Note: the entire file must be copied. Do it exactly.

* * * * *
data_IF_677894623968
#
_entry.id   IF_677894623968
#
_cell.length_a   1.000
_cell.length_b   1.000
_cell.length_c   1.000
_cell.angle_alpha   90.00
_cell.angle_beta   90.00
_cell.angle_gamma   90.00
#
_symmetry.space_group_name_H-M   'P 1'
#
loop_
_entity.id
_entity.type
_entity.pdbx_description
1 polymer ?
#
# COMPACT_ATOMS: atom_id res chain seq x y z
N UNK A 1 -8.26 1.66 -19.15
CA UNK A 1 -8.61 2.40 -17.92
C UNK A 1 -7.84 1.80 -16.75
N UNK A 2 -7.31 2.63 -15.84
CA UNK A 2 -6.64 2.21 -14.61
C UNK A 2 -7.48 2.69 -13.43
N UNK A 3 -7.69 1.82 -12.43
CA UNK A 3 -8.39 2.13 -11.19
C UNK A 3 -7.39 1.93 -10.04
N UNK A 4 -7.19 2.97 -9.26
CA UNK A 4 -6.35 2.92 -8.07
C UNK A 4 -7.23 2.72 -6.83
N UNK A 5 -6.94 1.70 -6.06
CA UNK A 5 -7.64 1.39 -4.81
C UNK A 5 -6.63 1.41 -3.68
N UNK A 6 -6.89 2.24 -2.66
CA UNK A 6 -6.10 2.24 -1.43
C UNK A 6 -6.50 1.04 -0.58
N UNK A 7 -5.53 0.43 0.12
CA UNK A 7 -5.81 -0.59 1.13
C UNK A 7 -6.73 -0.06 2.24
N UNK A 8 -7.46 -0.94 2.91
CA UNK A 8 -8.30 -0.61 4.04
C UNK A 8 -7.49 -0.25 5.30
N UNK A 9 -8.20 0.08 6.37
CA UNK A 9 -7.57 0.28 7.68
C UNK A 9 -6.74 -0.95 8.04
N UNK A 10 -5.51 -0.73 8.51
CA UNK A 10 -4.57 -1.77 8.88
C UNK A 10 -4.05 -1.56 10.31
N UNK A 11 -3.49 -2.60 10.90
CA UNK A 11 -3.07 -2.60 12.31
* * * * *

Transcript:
data_IF_677894623968
#
_entry.id   IF_677894623968
#
_cell.length_a   1.000
_cell.length_b   1.000
_cell.length_c   1.000
_cell.angle_alpha   90.00
_cell.angle_beta   90.00
_cell.angle_gamma   90.00
#
_symmetry.space_group_name_H-M   'P 1'
#
loop_
_entity.id
_entity.type
_entity.pdbx_description
1 polymer ?
#
# COMPACT_ATOMS: atom_id res chain seq x y z
N UNK A 1 -8.26 1.66 -19.15
CA UNK A 1 -8.61 2.40 -17.92
C UNK A 1 -7.84 1.80 -16.75
N UNK A 2 -7.31 2.63 -15.84
CA UNK A 2 -6.64 2.21 -14.61
C UNK A 2 -7.48 2.69 -13.43
N UNK A 3 -7.69 1.82 -12.43
CA UNK A 3 -8.39 2.13 -11.19
C UNK A 3 -7.39 1.93 -10.04
N UNK A 4 -7.19 2.97 -9.26
CA UNK A 4 -6.35 2.92 -8.07
C UNK A 4 -7.23 2.72 -6.83
N UNK A 5 -6.94 1.70 -6.06
CA UNK A 5 -7.64 1.39 -4.81
C UNK A 5 -6.63 1.41 -3.68
N UNK A 6 -6.89 2.24 -2.66
CA UNK A 6 -6.10 2.24 -1.43
C UNK A 6 -6.50 1.04 -0.58
N UNK A 7 -5.53 0.43 0.12
CA UNK A 7 -5.81 -0.59 1.13
C UNK A 7 -6.73 -0.06 2.24
N UNK A 8 -7.46 -0.94 2.91
CA UNK A 8 -8.30 -0.61 4.04
C UNK A 8 -7.49 -0.25 5.30
N UNK A 9 -8.20 0.08 6.37
CA UNK A 9 -7.57 0.28 7.68
C UNK A 9 -6.74 -0.95 8.04
N UNK A 10 -5.51 -0.73 8.51
CA UNK A 10 -4.57 -1.77 8.88
C UNK A 10 -4.05 -1.56 10.31
N UNK A 11 -3.49 -2.60 10.90
CA UNK A 11 -3.07 -2.60 12.31